4. The phase-change multi-level memory cell of claim 3, wherein a material of the lower electrode comprises tungsten.
5. The phase-change multi-level memory cell of claim 3, wherein a material of the upper electrode comprises titanium-tungsten alloy (WTi).
6. The phase-change multi-level memory cell of claim 1, wherein a material of the phase-change storing unit comprises a chalcogenide phase-change material.
7. The phase-change multi-level memory cell of claim 6, wherein the material of the phase-change storing unit comprises Ge2Sb2Te5.
8. The phase-change multi-level memory cell of claim 1, wherein any one of the phase-change storing unit is capable of being programmed to one of high, medium and low resistance phases, and a state of the first and the second phase-change storing units comprises four resistance phases of a low-low, a medium-low, a low-medium and a high-high resistance phases, and wherein the four resistance phases generates different read currents corresponding to four 2-bit data values.
9. The phase-change non-volatile memory cell of claim 8, wherein when the read current is set to flow from the first source/drain region to the second source/drain region, the low-low, the medium-low, the low-medium and the high-high resistance phases of the first phase-change storing unit and the second phase-change storing unit correspond to four data values of 11, 10, 01 and 00.
10. A method for operating a multi-level memory cell, the phase-change multi-level memory cell, comprising:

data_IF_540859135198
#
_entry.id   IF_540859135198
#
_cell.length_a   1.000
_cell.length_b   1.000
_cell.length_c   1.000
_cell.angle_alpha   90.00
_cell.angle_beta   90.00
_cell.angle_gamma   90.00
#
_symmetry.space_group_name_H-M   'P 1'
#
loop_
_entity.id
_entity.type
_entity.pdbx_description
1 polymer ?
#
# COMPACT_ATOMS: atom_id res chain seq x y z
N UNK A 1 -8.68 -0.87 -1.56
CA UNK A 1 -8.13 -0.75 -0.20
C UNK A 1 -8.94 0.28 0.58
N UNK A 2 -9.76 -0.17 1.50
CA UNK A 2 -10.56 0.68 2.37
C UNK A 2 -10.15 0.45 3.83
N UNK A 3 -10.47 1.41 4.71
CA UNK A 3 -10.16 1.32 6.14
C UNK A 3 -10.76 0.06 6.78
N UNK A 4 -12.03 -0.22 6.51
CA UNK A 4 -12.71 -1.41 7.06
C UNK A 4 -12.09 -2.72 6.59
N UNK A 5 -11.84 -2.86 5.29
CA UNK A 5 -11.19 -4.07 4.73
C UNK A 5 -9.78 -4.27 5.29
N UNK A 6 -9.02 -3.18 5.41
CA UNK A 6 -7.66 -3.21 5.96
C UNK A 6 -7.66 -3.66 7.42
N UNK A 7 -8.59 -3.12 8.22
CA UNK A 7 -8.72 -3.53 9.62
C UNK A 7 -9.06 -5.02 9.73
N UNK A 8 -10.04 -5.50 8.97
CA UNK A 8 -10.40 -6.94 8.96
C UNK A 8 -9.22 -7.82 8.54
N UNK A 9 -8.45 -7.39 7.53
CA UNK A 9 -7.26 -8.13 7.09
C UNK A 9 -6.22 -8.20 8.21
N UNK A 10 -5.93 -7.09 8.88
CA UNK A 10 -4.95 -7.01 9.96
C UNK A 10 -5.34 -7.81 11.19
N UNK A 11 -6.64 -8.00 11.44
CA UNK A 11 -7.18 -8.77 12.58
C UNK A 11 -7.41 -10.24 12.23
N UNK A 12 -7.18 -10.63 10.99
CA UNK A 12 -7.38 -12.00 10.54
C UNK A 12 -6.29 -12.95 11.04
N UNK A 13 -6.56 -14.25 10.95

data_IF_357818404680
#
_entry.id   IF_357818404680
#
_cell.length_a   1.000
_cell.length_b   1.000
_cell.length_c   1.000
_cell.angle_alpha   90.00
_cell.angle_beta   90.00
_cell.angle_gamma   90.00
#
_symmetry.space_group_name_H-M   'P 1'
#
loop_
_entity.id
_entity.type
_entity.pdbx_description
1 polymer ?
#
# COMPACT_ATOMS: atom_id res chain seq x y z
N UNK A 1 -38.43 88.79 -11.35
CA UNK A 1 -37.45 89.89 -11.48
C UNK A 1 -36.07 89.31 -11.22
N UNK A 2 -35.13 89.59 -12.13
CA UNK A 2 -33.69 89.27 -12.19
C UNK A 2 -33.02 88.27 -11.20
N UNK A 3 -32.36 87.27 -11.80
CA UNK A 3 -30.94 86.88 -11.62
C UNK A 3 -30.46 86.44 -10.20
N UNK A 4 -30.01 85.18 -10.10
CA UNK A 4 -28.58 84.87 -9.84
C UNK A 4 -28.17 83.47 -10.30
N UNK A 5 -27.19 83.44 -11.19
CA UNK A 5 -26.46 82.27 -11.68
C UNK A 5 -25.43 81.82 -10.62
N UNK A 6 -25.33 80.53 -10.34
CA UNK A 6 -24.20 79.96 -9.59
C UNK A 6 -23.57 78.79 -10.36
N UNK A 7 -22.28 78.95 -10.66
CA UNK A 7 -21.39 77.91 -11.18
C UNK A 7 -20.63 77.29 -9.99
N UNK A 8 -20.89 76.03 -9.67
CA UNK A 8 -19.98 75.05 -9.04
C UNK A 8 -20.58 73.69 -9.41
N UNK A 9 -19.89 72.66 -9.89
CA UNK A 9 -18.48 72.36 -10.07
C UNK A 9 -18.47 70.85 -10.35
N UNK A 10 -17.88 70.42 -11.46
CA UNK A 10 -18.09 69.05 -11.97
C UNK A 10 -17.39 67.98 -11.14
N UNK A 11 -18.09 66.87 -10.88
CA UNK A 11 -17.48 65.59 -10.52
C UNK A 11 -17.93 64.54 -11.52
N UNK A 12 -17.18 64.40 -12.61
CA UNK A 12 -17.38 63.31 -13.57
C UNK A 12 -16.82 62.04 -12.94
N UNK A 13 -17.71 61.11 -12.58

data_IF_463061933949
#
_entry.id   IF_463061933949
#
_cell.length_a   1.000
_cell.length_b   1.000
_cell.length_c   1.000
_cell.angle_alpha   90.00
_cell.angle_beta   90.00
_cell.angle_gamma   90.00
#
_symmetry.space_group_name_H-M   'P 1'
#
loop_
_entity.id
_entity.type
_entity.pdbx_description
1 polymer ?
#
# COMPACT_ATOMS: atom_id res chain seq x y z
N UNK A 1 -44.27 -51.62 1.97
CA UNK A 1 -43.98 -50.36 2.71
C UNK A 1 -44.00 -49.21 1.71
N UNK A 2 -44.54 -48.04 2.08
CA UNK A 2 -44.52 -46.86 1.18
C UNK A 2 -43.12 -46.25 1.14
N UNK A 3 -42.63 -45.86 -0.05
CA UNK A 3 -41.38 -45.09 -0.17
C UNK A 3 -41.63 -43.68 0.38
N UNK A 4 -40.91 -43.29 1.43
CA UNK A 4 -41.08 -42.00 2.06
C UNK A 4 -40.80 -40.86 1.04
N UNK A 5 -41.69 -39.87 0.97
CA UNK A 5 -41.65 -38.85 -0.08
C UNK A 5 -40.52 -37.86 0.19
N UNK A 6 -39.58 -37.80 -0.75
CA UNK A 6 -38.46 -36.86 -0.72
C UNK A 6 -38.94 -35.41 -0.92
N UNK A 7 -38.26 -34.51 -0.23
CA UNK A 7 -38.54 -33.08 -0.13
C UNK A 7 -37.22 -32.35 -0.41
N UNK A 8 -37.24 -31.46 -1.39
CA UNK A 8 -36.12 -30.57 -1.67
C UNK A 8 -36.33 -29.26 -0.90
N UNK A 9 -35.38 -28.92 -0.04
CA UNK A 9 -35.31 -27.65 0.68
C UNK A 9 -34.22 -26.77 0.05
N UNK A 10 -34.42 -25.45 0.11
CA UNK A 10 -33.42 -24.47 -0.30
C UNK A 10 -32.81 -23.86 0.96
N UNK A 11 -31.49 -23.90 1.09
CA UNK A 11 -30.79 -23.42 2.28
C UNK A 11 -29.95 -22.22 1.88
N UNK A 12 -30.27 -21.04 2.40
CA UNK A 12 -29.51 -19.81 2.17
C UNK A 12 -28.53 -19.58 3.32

a semiconductor substrate;
a gate structure, located on the semiconductor substrate;
two source/drain regions, located at two sides of the gate structure within the semiconductor substrate; and
two phase-change storing units, electrically connected to the two source/drain regions respectively, wherein any one of the phase-change storing units is capable of being programmed to one of many phases with different resistances,
the method comprising:
programming the phase-change multi-level memory cell, wherein the two phase-change storing units are set to one of the phases, so that a combination of the phases of the phase-change storing units corresponds to a predetermined data value, and the predetermined data value is one of the 2n n-bit data values (n>2), and the n-bit data values correspond to a plurality of phase combinations of the two phase-change storing units and different read currents; and
measuring the memory cell current to obtain the data value stored by the phase-change multi-level memory cell when reading the phase-change multi-level memory cell.